What stops puddles from spreading
Researchers from Massachusetts Institute of Technology (MIT) say they now have answers to an unexplained puzzle - why puddle does not spread endlessly as is expected of water.
New York: Researchers from Massachusetts Institute of Technology (MIT) say they now have answers to an unexplained puzzle - why puddle does not spread endlessly as is expected of water.
When puddles form "the liquid-solid and liquid-air interfaces start feeling each other" and these are the missing intermolecular forces that could explain why puddles stop, according to the study reported in the journal Physical Review Letters.
When you spill a bit of water onto a tabletop, the puddle spreads -- and then stops, leaving a well-defined area of water with a sharp boundary.
The formulas scientists use to describe such a fluid flow say that the water should just keep spreading endlessly. But everyone knows that is not the case.
"The classic thin-film model describes the spreading of a liquid film, but it doesn't predict it stopping," said one of the researchers Amir Pahlavan.
It turns out that the problem is one of scale, he said adding, "it is only at the molecular level that the forces responsible for stopping the flow begin to show up."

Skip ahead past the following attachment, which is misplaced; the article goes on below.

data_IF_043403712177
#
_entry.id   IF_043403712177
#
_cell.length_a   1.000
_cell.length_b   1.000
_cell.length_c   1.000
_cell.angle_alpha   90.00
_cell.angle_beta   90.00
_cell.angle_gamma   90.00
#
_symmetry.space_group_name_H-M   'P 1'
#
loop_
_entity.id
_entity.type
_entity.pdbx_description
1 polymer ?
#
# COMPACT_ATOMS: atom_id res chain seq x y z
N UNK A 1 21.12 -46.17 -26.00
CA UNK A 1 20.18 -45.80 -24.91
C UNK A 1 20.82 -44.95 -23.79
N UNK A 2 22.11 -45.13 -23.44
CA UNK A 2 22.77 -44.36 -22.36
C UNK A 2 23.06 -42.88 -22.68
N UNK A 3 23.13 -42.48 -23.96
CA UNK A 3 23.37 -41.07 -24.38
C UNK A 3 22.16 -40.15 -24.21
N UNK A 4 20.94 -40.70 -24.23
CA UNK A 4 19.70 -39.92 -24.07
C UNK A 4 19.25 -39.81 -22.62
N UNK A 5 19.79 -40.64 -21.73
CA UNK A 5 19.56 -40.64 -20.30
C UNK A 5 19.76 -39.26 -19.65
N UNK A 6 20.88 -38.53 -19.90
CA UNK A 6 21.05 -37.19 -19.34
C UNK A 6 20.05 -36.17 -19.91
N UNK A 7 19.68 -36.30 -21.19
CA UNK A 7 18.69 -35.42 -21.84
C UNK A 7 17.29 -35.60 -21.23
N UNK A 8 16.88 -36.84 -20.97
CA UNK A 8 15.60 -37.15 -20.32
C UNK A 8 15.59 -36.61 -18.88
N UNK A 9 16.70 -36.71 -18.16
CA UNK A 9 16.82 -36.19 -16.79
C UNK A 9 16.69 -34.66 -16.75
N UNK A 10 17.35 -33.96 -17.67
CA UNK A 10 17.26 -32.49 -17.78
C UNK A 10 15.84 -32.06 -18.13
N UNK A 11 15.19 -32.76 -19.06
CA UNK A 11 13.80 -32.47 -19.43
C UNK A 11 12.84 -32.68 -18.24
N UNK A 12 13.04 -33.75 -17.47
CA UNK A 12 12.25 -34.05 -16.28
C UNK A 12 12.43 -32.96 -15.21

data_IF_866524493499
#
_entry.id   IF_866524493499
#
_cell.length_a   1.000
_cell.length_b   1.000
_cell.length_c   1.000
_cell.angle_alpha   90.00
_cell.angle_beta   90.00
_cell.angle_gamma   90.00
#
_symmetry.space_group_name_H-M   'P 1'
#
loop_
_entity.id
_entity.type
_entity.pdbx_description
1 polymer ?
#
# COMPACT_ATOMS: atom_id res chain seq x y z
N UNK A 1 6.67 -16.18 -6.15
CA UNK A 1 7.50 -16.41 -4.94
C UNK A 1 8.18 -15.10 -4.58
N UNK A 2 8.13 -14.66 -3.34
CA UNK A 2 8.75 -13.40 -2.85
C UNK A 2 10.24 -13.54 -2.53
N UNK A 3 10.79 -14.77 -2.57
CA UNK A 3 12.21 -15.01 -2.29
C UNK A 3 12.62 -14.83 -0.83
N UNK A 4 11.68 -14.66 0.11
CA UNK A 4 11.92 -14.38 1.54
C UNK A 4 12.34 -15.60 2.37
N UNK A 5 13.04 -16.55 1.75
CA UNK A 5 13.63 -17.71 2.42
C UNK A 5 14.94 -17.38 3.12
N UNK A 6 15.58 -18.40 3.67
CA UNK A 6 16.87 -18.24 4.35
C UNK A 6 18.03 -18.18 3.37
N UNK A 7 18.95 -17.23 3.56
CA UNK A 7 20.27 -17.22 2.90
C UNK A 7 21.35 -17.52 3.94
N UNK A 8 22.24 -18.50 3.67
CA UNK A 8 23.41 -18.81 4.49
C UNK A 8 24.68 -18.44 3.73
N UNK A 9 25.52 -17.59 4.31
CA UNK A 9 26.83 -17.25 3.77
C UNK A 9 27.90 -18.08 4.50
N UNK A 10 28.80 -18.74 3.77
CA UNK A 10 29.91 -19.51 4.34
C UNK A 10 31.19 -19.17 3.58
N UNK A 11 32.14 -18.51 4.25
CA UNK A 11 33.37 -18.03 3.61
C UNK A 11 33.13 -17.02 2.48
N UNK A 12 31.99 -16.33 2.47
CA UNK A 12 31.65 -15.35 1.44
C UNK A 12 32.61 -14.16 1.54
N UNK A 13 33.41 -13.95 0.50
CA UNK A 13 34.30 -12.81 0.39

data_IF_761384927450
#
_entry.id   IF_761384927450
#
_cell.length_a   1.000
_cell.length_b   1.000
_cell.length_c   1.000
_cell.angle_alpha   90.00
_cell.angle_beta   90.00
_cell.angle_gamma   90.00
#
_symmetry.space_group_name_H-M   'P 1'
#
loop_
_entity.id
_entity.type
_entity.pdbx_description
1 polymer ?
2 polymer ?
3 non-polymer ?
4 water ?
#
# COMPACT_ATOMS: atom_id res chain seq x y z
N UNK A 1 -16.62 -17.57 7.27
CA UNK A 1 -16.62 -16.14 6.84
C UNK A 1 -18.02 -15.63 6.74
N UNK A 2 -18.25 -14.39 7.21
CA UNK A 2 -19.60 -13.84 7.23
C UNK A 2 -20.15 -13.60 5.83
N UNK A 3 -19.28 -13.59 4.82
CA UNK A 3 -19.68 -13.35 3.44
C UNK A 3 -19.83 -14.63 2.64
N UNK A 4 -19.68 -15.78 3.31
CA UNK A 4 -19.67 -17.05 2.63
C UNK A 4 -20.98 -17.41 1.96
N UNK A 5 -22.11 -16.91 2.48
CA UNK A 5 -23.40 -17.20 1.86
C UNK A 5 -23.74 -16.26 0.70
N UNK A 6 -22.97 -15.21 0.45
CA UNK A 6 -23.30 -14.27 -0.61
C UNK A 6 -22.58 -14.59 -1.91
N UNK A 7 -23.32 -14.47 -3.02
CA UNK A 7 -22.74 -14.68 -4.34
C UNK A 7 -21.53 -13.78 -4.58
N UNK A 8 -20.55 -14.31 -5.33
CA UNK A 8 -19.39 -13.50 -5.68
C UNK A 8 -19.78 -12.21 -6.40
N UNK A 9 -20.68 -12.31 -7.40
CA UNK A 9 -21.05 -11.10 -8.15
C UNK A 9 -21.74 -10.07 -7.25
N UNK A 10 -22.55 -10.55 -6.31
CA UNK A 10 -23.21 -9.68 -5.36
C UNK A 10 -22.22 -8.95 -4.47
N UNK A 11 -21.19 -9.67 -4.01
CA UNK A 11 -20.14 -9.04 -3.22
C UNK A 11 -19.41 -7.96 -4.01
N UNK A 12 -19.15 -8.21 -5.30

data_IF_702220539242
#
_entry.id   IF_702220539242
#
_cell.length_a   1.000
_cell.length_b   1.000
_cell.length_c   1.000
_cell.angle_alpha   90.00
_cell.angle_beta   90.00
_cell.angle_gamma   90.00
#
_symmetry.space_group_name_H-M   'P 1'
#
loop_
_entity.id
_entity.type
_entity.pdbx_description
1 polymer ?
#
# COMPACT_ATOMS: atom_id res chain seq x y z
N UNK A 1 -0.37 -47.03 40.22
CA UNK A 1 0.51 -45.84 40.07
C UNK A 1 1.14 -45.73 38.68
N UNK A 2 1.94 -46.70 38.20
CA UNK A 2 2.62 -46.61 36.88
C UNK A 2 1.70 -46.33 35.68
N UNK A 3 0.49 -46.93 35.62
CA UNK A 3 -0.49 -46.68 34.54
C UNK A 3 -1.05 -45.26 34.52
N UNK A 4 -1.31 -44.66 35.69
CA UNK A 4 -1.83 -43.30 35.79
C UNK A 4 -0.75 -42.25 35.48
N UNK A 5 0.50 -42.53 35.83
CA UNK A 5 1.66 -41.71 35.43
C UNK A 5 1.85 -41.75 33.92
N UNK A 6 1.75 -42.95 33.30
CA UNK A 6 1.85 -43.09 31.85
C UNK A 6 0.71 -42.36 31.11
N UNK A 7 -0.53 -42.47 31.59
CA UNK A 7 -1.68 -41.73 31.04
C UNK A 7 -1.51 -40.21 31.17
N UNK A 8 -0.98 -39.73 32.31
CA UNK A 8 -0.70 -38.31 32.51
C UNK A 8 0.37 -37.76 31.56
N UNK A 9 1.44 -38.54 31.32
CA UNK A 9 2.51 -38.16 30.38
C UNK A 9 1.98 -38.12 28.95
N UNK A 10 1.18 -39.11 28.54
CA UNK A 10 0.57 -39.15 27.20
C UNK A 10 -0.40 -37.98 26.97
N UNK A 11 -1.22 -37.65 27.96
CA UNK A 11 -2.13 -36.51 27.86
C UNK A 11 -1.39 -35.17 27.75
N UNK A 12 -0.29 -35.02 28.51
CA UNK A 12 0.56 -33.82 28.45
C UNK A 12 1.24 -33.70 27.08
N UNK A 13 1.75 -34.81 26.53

Whether someone's spilled milk stops on the tabletop or makes a mess all over the floor may seem like an issue of little importance, except to the person who might get soaked, or have to mop up the spill.
The principles involved affect a host of other situations where the ability to calculate how a fluid will behave can have important consequences.
For example, understanding these effects can be essential to figuring out how much oil is needed to keep a gear train from running dry, or how much drilling "mud" is needed to keep an oil rig working smoothly. Both processes involve flows of thin films of liquid.
According to the researchers, classical descriptions of spreading have a number of inconsistencies: For example, they require an infinite force to get a puddle to start spreading.
But close to a puddle's edge, "the liquid-solid and liquid-air interfaces start feeling each other," Pahlavan said.
"These are the missing intermolecular forces in the macroscopic description, accounting for these forces resolves the previous paradoxes, he said.